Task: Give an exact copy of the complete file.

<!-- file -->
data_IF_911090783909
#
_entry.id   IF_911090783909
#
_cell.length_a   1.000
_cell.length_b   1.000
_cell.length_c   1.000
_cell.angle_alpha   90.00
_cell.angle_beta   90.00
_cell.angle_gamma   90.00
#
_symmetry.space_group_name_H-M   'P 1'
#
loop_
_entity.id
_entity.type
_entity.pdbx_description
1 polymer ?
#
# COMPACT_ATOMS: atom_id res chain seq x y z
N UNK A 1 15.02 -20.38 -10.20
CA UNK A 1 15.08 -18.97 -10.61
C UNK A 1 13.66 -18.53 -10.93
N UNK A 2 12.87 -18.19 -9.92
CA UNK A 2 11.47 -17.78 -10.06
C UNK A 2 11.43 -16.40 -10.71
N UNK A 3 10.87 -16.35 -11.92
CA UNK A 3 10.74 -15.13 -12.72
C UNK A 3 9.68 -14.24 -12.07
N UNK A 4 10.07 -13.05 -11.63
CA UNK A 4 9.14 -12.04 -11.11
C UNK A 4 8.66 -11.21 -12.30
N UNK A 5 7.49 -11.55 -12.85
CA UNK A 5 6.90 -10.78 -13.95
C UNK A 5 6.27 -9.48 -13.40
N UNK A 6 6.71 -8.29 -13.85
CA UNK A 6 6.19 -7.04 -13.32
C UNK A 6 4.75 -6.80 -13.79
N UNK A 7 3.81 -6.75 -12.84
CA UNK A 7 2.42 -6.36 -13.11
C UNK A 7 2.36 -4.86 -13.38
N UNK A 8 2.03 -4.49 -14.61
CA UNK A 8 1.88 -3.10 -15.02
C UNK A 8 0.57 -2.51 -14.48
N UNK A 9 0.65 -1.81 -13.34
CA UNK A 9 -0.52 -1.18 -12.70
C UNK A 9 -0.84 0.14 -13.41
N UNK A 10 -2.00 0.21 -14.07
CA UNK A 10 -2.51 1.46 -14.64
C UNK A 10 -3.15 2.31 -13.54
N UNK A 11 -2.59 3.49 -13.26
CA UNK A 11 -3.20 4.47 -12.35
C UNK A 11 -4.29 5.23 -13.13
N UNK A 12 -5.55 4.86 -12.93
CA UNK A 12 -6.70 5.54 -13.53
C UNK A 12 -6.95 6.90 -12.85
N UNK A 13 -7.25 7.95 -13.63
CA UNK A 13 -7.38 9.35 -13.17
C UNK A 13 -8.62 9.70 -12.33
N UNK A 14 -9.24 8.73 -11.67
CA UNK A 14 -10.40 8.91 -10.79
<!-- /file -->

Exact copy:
data_IF_911090783909
#
_entry.id   IF_911090783909
#
_cell.length_a   1.000
_cell.length_b   1.000
_cell.length_c   1.000
_cell.angle_alpha   90.00
_cell.angle_beta   90.00
_cell.angle_gamma   90.00
#
_symmetry.space_group_name_H-M   'P 1'
#
loop_
_entity.id
_entity.type
_entity.pdbx_description
1 polymer ?
#
# COMPACT_ATOMS: atom_id res chain seq x y z
N UNK A 1 15.02 -20.38 -10.20
CA UNK A 1 15.08 -18.97 -10.61
C UNK A 1 13.66 -18.53 -10.93
N UNK A 2 12.87 -18.19 -9.92
CA UNK A 2 11.47 -17.78 -10.06
C UNK A 2 11.43 -16.40 -10.71
N UNK A 3 10.87 -16.35 -11.92
CA UNK A 3 10.74 -15.13 -12.72
C UNK A 3 9.68 -14.24 -12.07
N UNK A 4 10.07 -13.05 -11.63
CA UNK A 4 9.14 -12.04 -11.11
C UNK A 4 8.66 -11.21 -12.30
N UNK A 5 7.49 -11.55 -12.85
CA UNK A 5 6.90 -10.78 -13.95
C UNK A 5 6.27 -9.48 -13.40
N UNK A 6 6.71 -8.29 -13.85
CA UNK A 6 6.19 -7.04 -13.32
C UNK A 6 4.75 -6.80 -13.79
N UNK A 7 3.81 -6.75 -12.84
CA UNK A 7 2.42 -6.36 -13.11
C UNK A 7 2.36 -4.86 -13.38
N UNK A 8 2.03 -4.49 -14.61
CA UNK A 8 1.88 -3.10 -15.02
C UNK A 8 0.57 -2.51 -14.48
N UNK A 9 0.65 -1.81 -13.34
CA UNK A 9 -0.52 -1.18 -12.70
C UNK A 9 -0.84 0.14 -13.41
N UNK A 10 -2.00 0.21 -14.07
CA UNK A 10 -2.51 1.46 -14.64
C UNK A 10 -3.15 2.31 -13.54
N UNK A 11 -2.59 3.49 -13.26
CA UNK A 11 -3.20 4.47 -12.35
C UNK A 11 -4.29 5.23 -13.13
N UNK A 12 -5.55 4.86 -12.93
CA UNK A 12 -6.70 5.54 -13.53
C UNK A 12 -6.95 6.90 -12.85
N UNK A 13 -7.25 7.95 -13.63
CA UNK A 13 -7.38 9.35 -13.17
C UNK A 13 -8.62 9.70 -12.33
N UNK A 14 -9.24 8.73 -11.67
CA UNK A 14 -10.40 8.91 -10.79